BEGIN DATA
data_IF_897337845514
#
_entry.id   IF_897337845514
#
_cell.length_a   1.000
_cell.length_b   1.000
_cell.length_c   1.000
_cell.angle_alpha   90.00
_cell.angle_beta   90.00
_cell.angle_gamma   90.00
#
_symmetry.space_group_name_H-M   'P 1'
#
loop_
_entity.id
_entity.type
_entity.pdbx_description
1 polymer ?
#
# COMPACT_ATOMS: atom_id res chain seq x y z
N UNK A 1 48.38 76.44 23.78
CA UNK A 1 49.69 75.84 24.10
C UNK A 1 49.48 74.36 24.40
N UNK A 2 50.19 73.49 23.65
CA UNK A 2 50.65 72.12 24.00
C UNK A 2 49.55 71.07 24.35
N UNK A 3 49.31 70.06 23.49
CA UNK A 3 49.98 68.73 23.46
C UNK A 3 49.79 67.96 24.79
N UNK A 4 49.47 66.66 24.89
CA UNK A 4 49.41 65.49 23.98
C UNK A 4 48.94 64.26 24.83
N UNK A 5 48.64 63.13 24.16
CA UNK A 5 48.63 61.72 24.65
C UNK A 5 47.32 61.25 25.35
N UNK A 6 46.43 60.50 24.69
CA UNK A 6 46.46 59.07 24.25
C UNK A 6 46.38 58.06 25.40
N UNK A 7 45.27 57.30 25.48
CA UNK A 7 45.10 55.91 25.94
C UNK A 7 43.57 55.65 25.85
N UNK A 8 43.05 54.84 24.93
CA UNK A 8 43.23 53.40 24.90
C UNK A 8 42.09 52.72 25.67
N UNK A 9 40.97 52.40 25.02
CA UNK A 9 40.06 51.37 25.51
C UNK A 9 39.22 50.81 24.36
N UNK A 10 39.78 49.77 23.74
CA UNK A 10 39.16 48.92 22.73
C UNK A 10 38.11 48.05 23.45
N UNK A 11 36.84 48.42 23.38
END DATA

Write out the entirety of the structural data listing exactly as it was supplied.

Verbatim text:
data_IF_897337845514
#
_entry.id   IF_897337845514
#
_cell.length_a   1.000
_cell.length_b   1.000
_cell.length_c   1.000
_cell.angle_alpha   90.00
_cell.angle_beta   90.00
_cell.angle_gamma   90.00
#
_symmetry.space_group_name_H-M   'P 1'
#
loop_
_entity.id
_entity.type
_entity.pdbx_description
1 polymer ?
#
# COMPACT_ATOMS: atom_id res chain seq x y z
N UNK A 1 48.38 76.44 23.78
CA UNK A 1 49.69 75.84 24.10
C UNK A 1 49.48 74.36 24.40
N UNK A 2 50.19 73.49 23.65
CA UNK A 2 50.65 72.12 24.00
C UNK A 2 49.55 71.07 24.35
N UNK A 3 49.31 70.06 23.49
CA UNK A 3 49.98 68.73 23.46
C UNK A 3 49.79 67.96 24.79
N UNK A 4 49.47 66.66 24.89
CA UNK A 4 49.41 65.49 23.98
C UNK A 4 48.94 64.26 24.83
N UNK A 5 48.64 63.13 24.16
CA UNK A 5 48.63 61.72 24.65
C UNK A 5 47.32 61.25 25.35
N UNK A 6 46.43 60.50 24.69
CA UNK A 6 46.46 59.07 24.25
C UNK A 6 46.38 58.06 25.40
N UNK A 7 45.27 57.30 25.48
CA UNK A 7 45.10 55.91 25.94
C UNK A 7 43.57 55.65 25.85
N UNK A 8 43.05 54.84 24.93
CA UNK A 8 43.23 53.40 24.90
C UNK A 8 42.09 52.72 25.67
N UNK A 9 40.97 52.40 25.02
CA UNK A 9 40.06 51.37 25.51
C UNK A 9 39.22 50.81 24.36
N UNK A 10 39.78 49.77 23.74
CA UNK A 10 39.16 48.92 22.73
C UNK A 10 38.11 48.05 23.45
N UNK A 11 36.84 48.42 23.38